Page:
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correctly identify 91.1 percent of people who had the infection—what’s referred to as “sensitivity.” By comparison, blood culture diagnostics have a sensitivity rate of about 60-70 percent, according to McDonough.
McDonough says that data show that when Candida-infected patients are treated with the right antifungal drugs, their hospital stays are cut by nine days, and their ICU stays are reduced by 2 days. That translates into an average of $30,000 in savings of that total $130,000 cost. McDonough adds, for instance, that if T2 were to charge $800 per test—it plans to price it much lower, between $150 and $250—a hospital would break even economically. Reimbursement in the U.S. isn’t a hurdle for T2Candida, because sepsis diagnosis and treatment is covered by a fixed-sum reimbursement under diagnosis-related group, or DRG codes.
“They’re losing money on these patients usually,” McDonough says of hospitals. “So if we can provide savings and reduce the use of antifungals, reduce length of stay, all of those savings drop to the bottom line of the hospital.”
That’s the commercial argument. The challenge will be for T2 to get hospitals to buy its machines and panels, and trust them enough to adopt them as part of standard practice—not necessarily in lieu of blood culture tests, but at least along with them. And even if that’s successful, it’s unclear just what the market opportunity is, because T2 is trying to create a new niche, wedging itself in front of blood culture tests.
“We’ll have a much better ability to size this market once the products have been commercialized for a couple of years and we have a better feel for how they are used in clinical practice,” writes Leerink Partners analyst Dan Leonard, in a recent research note.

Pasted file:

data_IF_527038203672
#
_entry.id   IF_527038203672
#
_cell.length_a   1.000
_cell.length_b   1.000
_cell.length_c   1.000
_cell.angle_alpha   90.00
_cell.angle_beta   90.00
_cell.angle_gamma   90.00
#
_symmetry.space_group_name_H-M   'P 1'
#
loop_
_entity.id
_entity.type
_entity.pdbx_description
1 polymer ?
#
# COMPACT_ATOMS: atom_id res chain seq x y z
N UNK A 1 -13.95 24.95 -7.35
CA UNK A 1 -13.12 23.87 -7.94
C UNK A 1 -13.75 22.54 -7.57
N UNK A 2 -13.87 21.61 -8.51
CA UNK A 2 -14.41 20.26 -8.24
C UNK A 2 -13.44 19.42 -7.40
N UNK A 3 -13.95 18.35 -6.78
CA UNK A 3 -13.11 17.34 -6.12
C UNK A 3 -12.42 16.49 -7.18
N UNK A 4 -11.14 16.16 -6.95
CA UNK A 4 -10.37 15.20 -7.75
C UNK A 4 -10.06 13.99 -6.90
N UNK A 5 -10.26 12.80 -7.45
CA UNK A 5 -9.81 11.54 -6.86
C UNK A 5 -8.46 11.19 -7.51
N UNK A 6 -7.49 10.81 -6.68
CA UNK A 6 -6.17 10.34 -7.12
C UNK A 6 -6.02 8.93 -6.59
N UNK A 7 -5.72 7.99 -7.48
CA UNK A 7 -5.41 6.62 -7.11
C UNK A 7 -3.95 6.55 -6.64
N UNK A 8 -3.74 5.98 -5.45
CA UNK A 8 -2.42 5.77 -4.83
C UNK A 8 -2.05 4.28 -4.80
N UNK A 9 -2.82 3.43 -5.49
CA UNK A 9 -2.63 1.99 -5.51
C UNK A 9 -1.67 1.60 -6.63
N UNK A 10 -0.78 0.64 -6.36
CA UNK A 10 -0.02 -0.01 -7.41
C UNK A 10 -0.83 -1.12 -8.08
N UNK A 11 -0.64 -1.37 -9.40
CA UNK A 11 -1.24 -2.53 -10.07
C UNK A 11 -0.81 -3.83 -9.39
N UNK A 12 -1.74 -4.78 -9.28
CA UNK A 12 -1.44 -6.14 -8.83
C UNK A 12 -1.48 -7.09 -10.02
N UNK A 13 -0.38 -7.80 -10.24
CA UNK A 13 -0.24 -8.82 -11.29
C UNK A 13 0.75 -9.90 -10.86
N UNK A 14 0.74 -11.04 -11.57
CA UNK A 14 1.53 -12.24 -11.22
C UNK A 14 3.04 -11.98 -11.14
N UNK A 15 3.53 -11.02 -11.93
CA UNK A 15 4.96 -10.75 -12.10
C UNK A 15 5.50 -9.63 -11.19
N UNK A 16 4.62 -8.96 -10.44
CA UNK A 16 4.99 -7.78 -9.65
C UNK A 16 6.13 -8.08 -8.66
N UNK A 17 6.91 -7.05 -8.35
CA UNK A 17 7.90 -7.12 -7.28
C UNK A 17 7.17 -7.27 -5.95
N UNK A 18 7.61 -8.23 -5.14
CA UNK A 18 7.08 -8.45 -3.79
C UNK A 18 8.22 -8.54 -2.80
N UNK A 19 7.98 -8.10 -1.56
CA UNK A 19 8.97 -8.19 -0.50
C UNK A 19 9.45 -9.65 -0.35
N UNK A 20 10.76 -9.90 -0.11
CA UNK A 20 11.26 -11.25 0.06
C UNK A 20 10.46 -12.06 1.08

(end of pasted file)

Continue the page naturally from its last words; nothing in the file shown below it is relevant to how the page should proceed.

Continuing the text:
McDonough says with about 6.75 million patients in the U.S. every year with a “high risk” of Candida infection, T2 could theoretically pull in $1.35 billion at $200 a T2Candida test. Leonard was more conservative in his report, estimating the U.S. market at somewhere between $700 million and $900 million annually, which would still place it “as one of the largest markets in infectious disease diagnostics.” The T2Dx machine itself will be priced “in the order of” $150,000, though McDonough adds that it’ll put rental programs in place for those that don’t want to buy the machine. (He says that competing optical-based instruments cost anywhere from $50,000-$500,000.)
Still, those numbers are pure conjecture right now. T2 hasn’t sold a single test or instrument yet, and has yet to see how its tests will be used in hospitals. The company aims to fill out a 15-person sales force by the end of 2015, and is targeting the top 450 or so hospitals in the country, with the goal of having 30 of them as customers by the end of next year, according to McDonough. But to do so, McDonough—a one-time executive at Cytyc—says the company is going to have to publish more peer-reviewed data, set up a registry, and secure those key early customers to boost its credibility in the marketplace.
“While anecdotally it feels like it could be an iPhone type of thing, it won’t be,” he says. “These products go through an adoption curve. Some people are going to believe the data, some people will push back on the data. Some will adopt early, and some will take time.”
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